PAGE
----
‘We’ve seen huge interest across all the markets you would expect, but also countries you wouldn’t’
Distributor Keshet International
Producers Ecosse Films; Great Meadow Productions
Length 6 x 60 minutes
Broadcaster BBC1 (UK)
As the inaugural project picked by Keshet International (KI) for its multimillion-pound global drama fund, The Trial Of Christine Keeler is a series for which the distributor clearly has high hopes.
Produced by Ecosse Films for BBC1, it tackles the notorious 1963 British political scandal around then-secretary of state for war John Profumo’s affair with 19-year-old Christine Keeler.
The relationship had far-reaching effects for the UK government because of Keeler’s simultaneous involvement with Russian naval attaché Yevgeny Ivanov – whom she met through mutual friend Stephen Ward – which potentially posed a security risk.
The six-part drama is written by Amanda Coe, who adapted Louise Doughty’s novel Apple Tree Yard for BBC1. Like all fact-based drama, there is plenty of source material to draw from, but Ecosse wanted to change the narrative surrounding the history of the case.
“It occurred to me that it would be very interesting to see the entire maelstrom of the story through the viewpoint of a young woman, as opposed to how it had previously been seen, which was from the point of view of John Profumo or Stephen Ward,” says Kate Triggs, executive producer for Ecosse Films.
“It felt like absolutely the right time to see this story through the lens of a young woman.”
Consequently, the drama is almost completely stewarded by female creatives – including editors, director, exec producers and writer. Triggs says this “female gaze” gives the affair a much-needed reassessment.
“More of an issue was how she was seen as a woman at the time, and how she was portrayed throughout her entire life,” says Triggs, noting that accusations Keeler had been a sex worker continued until her death in 2017. “Christine was still beneath people’s dignity and victimised when she died.”
The producers wanted to counter this view by creating a story of an “incredibly brave and strong person who wouldn’t be shut up”, says Triggs, adding that the series is “a Danielle and Goliath story”. As such, the subjects covered are “incredibly pertinent today”, dealing with “universal and perennial themes of sex, politics and power”.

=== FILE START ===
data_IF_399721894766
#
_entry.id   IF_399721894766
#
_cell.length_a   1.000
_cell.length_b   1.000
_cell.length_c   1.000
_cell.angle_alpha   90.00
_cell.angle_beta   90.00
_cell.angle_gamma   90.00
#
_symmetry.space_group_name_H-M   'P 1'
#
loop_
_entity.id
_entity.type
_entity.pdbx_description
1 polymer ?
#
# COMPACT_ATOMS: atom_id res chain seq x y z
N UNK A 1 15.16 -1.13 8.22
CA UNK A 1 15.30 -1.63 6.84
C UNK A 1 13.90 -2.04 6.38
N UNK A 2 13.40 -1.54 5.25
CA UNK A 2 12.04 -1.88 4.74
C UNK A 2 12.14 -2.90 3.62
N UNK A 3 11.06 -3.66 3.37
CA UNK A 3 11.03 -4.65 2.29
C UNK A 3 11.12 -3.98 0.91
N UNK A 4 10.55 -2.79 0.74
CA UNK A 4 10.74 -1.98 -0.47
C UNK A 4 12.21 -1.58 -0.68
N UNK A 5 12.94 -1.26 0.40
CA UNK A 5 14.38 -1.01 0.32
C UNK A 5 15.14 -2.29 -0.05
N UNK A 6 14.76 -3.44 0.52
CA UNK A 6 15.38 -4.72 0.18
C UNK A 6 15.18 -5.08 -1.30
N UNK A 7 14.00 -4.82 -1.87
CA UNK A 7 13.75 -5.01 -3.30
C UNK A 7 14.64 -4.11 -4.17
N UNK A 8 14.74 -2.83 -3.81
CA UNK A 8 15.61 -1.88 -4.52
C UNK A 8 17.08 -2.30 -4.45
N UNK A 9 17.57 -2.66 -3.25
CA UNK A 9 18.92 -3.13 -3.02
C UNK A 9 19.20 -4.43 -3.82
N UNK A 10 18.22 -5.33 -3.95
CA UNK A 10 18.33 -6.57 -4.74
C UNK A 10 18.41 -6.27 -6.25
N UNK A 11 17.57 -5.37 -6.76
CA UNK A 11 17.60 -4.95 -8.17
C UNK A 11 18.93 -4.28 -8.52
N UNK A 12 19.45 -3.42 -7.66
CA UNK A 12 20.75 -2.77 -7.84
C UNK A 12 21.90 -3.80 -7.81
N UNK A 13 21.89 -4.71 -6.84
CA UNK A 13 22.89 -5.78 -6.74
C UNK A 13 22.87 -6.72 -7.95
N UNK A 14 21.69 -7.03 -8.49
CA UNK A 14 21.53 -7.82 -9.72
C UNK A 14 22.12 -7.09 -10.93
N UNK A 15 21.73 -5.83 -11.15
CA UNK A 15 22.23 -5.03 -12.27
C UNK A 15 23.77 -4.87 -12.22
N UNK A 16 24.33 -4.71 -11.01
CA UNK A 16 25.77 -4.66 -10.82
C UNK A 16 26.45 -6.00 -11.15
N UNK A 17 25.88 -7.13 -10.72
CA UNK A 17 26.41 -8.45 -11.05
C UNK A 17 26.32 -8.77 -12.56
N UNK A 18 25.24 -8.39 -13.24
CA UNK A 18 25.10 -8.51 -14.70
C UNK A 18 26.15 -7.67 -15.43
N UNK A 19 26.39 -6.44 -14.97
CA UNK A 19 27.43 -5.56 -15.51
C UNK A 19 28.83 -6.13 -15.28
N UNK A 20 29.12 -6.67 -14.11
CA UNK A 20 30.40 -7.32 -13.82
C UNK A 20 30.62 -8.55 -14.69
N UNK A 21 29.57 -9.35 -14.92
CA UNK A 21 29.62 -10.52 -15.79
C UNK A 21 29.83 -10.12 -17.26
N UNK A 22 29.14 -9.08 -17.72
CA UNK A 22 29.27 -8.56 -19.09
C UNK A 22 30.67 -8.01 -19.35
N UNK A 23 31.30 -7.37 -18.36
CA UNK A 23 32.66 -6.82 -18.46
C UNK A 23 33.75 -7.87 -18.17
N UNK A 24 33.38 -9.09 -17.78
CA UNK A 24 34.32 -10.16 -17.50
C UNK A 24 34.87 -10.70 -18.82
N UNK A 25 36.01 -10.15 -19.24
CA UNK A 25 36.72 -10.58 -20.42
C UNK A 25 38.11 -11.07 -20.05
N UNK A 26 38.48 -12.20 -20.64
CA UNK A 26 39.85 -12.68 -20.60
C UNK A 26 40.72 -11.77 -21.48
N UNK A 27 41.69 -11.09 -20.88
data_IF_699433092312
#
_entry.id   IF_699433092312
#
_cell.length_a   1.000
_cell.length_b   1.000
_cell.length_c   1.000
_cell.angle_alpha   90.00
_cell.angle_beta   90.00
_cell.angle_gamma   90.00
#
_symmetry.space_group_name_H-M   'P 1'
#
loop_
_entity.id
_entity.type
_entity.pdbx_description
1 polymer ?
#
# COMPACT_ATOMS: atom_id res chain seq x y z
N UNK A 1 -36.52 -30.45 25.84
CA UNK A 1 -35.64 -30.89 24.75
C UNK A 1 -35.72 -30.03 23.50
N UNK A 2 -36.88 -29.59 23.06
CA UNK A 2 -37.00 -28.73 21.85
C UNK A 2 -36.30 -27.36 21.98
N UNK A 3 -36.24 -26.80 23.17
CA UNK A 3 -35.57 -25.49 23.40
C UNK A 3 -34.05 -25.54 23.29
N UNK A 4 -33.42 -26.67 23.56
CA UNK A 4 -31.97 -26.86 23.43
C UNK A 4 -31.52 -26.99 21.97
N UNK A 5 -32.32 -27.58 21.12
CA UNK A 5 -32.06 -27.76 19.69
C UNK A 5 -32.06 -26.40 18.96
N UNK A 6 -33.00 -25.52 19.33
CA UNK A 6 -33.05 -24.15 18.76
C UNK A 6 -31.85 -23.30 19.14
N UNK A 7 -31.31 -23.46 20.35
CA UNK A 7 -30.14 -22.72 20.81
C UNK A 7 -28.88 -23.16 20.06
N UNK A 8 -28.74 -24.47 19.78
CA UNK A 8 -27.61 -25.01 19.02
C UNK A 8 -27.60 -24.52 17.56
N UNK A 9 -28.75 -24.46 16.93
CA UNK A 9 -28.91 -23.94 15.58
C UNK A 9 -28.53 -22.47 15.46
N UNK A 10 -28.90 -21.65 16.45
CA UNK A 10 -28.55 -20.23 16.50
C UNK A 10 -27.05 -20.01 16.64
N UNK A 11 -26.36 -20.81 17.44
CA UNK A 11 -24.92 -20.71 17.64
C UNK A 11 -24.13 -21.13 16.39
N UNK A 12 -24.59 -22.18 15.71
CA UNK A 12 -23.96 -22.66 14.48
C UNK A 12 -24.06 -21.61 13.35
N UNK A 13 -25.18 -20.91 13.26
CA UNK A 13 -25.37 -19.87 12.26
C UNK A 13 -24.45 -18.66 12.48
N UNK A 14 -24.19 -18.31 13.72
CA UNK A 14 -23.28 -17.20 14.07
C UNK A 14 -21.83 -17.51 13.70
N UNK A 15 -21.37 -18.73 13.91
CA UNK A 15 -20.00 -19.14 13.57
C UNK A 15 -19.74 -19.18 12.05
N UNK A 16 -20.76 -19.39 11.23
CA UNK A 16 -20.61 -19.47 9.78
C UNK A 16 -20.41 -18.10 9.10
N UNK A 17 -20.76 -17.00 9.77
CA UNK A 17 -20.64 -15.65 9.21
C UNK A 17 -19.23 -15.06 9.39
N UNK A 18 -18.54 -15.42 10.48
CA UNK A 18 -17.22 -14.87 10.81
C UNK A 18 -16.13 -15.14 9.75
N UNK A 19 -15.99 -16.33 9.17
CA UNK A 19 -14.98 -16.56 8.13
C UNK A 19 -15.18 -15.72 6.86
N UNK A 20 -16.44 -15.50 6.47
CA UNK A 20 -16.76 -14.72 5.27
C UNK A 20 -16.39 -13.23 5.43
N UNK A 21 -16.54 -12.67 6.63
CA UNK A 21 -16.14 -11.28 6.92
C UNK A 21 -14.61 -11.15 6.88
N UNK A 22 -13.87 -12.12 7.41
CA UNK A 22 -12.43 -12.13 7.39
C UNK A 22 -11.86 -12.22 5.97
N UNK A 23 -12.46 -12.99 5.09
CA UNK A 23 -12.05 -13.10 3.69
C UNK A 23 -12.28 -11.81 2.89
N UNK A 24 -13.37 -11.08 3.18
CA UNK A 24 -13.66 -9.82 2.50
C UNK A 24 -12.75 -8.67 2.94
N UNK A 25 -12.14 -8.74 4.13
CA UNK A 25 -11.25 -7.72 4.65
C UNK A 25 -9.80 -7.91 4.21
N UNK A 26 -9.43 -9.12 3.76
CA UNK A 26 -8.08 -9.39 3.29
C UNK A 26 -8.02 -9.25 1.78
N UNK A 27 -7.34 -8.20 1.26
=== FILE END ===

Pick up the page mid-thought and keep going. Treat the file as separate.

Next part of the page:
Series producer Rebecca Ferguson says Coe’s writing ensures the contemporary relevance of an affair that happened more than half a century ago.
“You read a lot of scripts, and not many land on your desk that embody such huge political landscapes, and with a young woman at the centre,” she says. “Amanda’s take on the affair is brilliantly contemporary, even though it’s a period drama. She has a way of enlivening Christine that she could have been any woman, in any time.
“There are themes at play historically that are still in play now – men in positions of authority who use their influence and power to shut up anyone who threatens them. I’d like it to create a debate and for all those modern parallels to be in people’s minds when they think about the story.”
Although the budget is under wraps, KI’s early involvement through its fund has given the drama extra financial support, which “can really be seen on screen”, according to the distributor’s vice-president of sales Rose Hughes.
She believes the high-end feel and universal topics mean The Trial Of Christine Keeler can “play across many countries”, and says she has already closed several presales.
“We’ve seen a huge amount of interest across all the markets you would expect to connect with a period and star-led show, but also in countries where you wouldn’t always think there would be an affiliation,” she adds.
Selling the BBC1 drama, which stars Sophie Cookson, James Norton and Ben Miles, KI will target all platforms in multiple windows.